- Understanding Complex Systems - Computational Complexity and Bioinformatics, Virtual Conference Network, Urbana-Champaign, Il, UIUC, 05/05/16-19
- Nonlinearity, Fluctuations, and Complexity, with a celebration of the 65th birthday of Gregoire Nicolis. , Complexity Session, Universite' Libre de Bruxelles, Brussels, Belgium, 05/03/16
- World Economic Forum , Davos, Switzerland, 05/01/26-30
1st European Conference on Complex Systems, Torino, Italy, 04/12/5-7
From Autopoiesis to Neurophenomenology: A Tribute to Francisco Varela (1946-2001), Paris, France, 2004/06/18-20
Evolutionary Epistemology, Language, and Culture, Brussels, Belgium, 04/05/26-28
International Conference on Complex Systems 2004, Boston, 04/05/16-21
Nonlinear Dynamics And Chaos: Lab Demonstrations, Strogatz, Steven H., Internet-First University Press, 1994
- CERN Webcast Service, Streamed videos of Archived Lectures and Live Events
- Dean LeBaron's Archive of Daily Video Commentary, Ongoing Since February 1998
- Edge Videos
- Logic, Computability and Randomness 2007 , Buenos Aires, Argentina, 07/01/10-13
Symposium on Biological Complexity Diseases of Transcription, La Jolla, CA, 07/01/11-14
The Atlas of Ideas, London,
United Kingdom, 07/01/17-18
Managing Complex Organizations in a Complex World, Cambridge, MA, 07/01/25-26
2007 Complexity and Educational Research Conference, Vancouver, BC, 07/02/18-20
3rd International Workshop on Complexity and Philisophy, Stellenbosch, South Africa, 07/02/22-23
Unconventional Computation: Quo Vadis?, Santa Fe, NM, 07/03/20-23
Complex Social Systems Course
at the London School of Economics and Political Science, London, United Kingdom, 07/03/20-28
NEXUS for Change, Bowling Green, Ohio, 07/03/22-23
4th Lake Arrowhead Conference on Human Complex Systems,
Lake Arrowhead, CA, 07/04/25-29
Intl Conf on Morphological Computation, Venice Italy, 07/03/26-28
- Complexity and Organizational Resilience
The Village, Pohnpei, Micronesia, 07/05
- 2nd Intl Conf on Built Environment Complexity - Embracing complexity thinking in built environments, Cape Town South Africa, 07/05/21-25
ECO 2007 Summit: Ecological Complexity and Sustainability: Challenges and Opportunities for 21st-Century Ecology, Beijing, China, 07/05/22-27
2007 IEEE/ICME Intl Conf on Complex Medical Engineering-CME2007, Beijing, China, 07/05/23-27
The 7th Intl Workshop on Meta-Synthesis and Complex Systems, Beijing, 07/05/27-30
SYMMETRY IN NONLINEAR MATHEMATICAL PHYSICS, Kiev, Ukraine, 07/06/24-30
Summer School In Complexity Science, London, UK, 07/07/08-17
Natural Complexity: Data and Theory in Dialogue, Cambridge, UK, 07/08/13-17
ECAL 2oo7 - 9th European Conference on Artificial Life
, Lisbon, Portugal, 07/09/10-14
European Conference on Complex Systems 2007 (ECCS'07) , Dresden, Germany, 07/10/01-05
Call for Papers - Course/Book Announcements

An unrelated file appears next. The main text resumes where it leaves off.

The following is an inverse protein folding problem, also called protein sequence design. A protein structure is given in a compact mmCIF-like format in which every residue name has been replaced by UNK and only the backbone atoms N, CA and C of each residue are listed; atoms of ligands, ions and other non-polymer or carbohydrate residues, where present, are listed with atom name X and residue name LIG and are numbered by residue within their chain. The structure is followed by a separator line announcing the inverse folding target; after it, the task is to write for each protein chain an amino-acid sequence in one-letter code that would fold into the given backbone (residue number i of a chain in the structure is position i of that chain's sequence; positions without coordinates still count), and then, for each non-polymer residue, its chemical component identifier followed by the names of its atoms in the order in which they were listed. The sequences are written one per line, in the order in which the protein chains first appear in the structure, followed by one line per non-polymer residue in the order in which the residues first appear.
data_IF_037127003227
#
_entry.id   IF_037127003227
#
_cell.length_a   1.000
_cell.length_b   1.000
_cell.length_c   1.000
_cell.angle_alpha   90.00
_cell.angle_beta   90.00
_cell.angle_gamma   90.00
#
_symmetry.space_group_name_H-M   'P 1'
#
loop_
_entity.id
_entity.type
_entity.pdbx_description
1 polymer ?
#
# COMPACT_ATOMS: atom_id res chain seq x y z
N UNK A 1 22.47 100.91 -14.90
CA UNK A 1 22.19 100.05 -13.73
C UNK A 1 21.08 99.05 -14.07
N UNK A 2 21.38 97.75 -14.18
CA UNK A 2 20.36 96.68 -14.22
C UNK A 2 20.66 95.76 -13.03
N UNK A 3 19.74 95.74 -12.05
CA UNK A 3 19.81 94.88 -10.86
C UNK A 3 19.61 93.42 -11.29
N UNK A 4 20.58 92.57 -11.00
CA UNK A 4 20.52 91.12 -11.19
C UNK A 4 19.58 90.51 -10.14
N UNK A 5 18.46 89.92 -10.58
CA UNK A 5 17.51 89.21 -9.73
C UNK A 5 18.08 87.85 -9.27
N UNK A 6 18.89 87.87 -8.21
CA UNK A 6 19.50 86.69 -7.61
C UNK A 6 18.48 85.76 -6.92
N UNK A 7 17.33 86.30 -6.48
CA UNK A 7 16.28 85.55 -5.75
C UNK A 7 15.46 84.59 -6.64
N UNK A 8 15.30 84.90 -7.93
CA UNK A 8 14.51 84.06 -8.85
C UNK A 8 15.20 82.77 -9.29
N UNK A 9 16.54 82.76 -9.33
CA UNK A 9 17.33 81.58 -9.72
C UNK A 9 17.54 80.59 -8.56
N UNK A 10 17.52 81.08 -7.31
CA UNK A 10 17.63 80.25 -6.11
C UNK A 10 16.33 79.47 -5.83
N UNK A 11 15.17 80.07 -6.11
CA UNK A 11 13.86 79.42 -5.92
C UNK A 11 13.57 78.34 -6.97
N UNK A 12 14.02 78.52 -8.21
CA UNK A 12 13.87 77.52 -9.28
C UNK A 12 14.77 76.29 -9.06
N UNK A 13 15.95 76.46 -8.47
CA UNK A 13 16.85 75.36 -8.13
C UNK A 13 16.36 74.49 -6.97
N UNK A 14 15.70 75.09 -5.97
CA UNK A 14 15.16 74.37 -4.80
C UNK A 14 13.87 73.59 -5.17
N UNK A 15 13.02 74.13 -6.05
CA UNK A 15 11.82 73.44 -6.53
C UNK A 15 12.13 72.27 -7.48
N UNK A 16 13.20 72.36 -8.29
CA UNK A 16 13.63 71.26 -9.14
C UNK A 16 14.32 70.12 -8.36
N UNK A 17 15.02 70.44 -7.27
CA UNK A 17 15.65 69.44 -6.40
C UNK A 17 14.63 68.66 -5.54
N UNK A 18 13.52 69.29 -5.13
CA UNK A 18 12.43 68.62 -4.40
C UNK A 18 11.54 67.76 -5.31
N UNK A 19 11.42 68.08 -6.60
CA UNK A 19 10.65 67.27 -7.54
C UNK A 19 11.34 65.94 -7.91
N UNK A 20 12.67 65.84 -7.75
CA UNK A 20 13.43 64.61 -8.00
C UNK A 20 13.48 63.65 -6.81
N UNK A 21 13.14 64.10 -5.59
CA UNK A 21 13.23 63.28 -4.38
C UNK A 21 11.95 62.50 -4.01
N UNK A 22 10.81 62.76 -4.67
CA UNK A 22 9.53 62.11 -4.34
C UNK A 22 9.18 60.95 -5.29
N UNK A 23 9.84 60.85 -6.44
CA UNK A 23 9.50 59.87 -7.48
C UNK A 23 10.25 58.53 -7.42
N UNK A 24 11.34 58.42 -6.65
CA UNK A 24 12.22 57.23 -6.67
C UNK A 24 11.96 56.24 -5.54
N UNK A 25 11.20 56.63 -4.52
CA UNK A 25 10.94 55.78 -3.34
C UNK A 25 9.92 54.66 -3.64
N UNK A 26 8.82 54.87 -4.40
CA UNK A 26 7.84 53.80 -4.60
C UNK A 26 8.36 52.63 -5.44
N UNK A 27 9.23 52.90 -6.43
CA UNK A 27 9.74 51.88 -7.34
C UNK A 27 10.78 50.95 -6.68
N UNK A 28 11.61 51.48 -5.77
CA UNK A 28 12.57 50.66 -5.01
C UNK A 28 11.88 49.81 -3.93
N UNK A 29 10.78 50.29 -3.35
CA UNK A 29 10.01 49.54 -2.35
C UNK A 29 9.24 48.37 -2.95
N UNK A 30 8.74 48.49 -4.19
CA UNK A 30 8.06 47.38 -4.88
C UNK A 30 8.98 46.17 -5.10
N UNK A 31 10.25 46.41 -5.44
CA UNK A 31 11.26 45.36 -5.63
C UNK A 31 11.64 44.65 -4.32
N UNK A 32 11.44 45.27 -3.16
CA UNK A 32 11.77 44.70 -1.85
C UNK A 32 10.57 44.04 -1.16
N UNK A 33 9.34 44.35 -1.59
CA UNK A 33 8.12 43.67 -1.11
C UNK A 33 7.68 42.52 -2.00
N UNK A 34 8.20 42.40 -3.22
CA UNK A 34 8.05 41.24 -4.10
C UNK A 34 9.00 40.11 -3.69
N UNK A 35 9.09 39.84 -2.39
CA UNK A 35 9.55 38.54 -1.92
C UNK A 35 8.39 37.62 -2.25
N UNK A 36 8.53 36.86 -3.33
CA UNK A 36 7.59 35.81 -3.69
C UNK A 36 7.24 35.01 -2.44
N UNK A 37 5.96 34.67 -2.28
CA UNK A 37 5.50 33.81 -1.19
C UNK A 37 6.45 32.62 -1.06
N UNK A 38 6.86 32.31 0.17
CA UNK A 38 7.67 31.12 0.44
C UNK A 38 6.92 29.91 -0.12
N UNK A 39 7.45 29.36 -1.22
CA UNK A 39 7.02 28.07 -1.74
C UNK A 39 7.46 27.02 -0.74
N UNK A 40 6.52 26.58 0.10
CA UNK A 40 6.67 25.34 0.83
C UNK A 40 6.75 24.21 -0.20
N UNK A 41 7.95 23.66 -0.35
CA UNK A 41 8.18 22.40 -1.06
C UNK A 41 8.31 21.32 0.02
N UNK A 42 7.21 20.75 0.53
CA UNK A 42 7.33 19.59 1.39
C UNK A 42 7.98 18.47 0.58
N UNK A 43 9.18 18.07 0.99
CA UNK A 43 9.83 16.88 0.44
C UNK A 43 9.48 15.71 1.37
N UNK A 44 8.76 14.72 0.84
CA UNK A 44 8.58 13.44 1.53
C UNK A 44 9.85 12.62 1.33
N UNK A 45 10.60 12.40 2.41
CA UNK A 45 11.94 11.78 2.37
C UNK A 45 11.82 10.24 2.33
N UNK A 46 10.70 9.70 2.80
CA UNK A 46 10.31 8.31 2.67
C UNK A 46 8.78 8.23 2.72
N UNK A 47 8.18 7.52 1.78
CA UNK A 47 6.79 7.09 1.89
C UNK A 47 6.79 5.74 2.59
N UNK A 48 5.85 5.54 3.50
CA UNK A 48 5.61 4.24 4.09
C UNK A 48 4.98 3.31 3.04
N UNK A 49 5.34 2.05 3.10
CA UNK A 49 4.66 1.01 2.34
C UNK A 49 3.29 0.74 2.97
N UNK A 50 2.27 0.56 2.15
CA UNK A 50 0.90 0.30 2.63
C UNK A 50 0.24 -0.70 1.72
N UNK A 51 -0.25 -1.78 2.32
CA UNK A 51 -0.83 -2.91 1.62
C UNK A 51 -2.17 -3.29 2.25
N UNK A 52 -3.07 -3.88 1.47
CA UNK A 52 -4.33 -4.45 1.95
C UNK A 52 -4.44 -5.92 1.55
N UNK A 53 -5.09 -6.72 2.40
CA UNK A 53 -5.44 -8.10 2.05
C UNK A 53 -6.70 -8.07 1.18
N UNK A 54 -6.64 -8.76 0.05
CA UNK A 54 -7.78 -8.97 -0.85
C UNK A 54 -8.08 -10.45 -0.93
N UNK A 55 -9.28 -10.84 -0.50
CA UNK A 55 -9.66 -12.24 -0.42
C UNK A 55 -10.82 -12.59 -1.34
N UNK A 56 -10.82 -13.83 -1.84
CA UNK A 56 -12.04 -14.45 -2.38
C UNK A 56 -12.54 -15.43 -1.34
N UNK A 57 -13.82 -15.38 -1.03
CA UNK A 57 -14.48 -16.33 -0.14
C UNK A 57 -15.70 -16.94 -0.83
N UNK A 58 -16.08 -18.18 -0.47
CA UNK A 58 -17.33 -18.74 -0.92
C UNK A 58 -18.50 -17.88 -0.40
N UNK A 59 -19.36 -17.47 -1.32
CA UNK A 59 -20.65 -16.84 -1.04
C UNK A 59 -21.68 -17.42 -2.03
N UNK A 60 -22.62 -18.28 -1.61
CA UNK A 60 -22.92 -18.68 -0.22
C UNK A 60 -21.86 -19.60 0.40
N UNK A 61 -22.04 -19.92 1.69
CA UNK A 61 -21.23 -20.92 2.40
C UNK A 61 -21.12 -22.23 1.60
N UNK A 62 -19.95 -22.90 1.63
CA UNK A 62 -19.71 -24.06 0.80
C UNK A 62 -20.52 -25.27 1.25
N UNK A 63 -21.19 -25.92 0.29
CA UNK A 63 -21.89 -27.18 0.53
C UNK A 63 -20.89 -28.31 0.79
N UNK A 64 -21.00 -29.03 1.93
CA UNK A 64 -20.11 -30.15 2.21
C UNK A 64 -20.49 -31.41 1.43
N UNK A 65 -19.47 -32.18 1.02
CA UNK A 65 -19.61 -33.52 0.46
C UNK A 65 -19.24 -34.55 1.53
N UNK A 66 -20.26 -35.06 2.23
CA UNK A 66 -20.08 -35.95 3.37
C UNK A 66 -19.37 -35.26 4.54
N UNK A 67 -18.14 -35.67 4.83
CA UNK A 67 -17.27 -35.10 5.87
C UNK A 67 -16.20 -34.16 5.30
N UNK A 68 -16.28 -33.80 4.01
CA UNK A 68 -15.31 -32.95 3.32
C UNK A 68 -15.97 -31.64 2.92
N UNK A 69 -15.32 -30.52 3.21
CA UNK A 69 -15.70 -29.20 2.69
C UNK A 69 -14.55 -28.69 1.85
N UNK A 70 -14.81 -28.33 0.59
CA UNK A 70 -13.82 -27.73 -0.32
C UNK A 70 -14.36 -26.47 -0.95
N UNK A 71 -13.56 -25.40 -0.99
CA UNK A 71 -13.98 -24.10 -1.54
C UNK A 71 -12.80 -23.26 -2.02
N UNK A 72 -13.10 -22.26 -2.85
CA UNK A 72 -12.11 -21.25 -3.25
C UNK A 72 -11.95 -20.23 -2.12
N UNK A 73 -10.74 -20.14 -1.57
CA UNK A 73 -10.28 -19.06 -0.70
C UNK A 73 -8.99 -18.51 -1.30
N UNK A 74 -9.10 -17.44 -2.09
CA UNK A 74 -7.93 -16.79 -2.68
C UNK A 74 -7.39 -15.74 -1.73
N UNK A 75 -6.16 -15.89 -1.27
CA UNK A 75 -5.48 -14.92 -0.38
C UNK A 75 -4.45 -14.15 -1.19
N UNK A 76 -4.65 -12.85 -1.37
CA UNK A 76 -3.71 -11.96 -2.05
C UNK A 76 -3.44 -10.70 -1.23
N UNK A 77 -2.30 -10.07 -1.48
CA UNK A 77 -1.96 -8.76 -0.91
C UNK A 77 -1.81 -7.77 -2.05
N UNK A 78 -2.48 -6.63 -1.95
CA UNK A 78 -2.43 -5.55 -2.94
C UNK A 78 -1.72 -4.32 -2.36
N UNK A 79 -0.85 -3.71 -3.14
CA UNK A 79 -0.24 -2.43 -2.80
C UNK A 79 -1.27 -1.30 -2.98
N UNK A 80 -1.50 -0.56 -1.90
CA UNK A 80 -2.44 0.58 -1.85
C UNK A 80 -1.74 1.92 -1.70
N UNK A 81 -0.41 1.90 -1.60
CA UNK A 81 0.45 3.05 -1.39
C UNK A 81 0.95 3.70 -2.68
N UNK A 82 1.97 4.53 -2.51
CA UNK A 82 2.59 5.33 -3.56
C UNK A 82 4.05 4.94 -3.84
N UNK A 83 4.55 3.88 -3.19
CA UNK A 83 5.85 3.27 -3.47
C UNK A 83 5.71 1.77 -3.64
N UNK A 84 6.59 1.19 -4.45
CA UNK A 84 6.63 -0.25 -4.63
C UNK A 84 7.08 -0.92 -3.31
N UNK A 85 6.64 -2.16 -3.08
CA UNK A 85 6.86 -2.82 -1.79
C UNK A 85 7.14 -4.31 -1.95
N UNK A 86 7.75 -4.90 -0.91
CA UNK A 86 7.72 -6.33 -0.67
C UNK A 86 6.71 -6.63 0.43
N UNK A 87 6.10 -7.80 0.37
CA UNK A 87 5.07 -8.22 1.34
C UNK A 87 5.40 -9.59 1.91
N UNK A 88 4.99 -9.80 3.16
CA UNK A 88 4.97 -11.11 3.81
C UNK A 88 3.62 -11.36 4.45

- The international journal
Emergence: Complexity & Organization (E:CO) is now available. The issue contains:
Volume 8 Number 4, 2006
Special Issue: Complexity & Leadership
Editors: Jeffrey A. Goldstein & James K. Hazy
EVOLUTIONARY COMPUTATION IN PRACTICE
Series in Studies in Computational Intelligence, Springer Verlag,
Chapter proposal due 07/02/04
- Call for Submissions:
The Journal of Developmental Processes will publish its first issue in fall 2006. , The JDP recognizes that complex developmental processes characterize the growth of living organisms. In humans, this complexity is highly elaborated, so that developmental change is affected by many interrelated factors of the body, the mind, family, society and the environment. New discoveries continually add to our understanding of these processes and demonstrate the inadequacy of reductionist approaches.
- Call for Papers:
Special Issue of the Artificial Life journal on the Evolution of Complexity,
Digital Graphics for Quantitative Finance,
Lineplot Productions, 2006
Why create movies of financial models? Because key stakeholders often don't understand them. The mathematical, data-intensive sphere of quantitative financial analysis can be a black box even for many in the industry. It is vital for users of this analysis to appreciate, understand and buy into, often literally, these difficult and important concepts.
Life: An Introduction to Complex Systems Biology, Kunihiko Kaneko, Springer Series: Understanding Complex Systems, 2006
What is life? Has molecular biology given us a satisfactory answer to this question? And if not, why, and how to carry on from there? This book examines life not from the reductionist point of view, but rather asks the question: what are the universal properties of living systems and how can one construct from there a phenomenological theory of life that leads naturally to complex processes such as reproductive cellular systems, evolution and differentiation? The presentation has been deliberately kept fairly non-technical so as to address a broad spectrum of students and researchers from the natural sciences and informatics.
- Chaos and Complexity
Resources for Students and Teachers, 06/03/01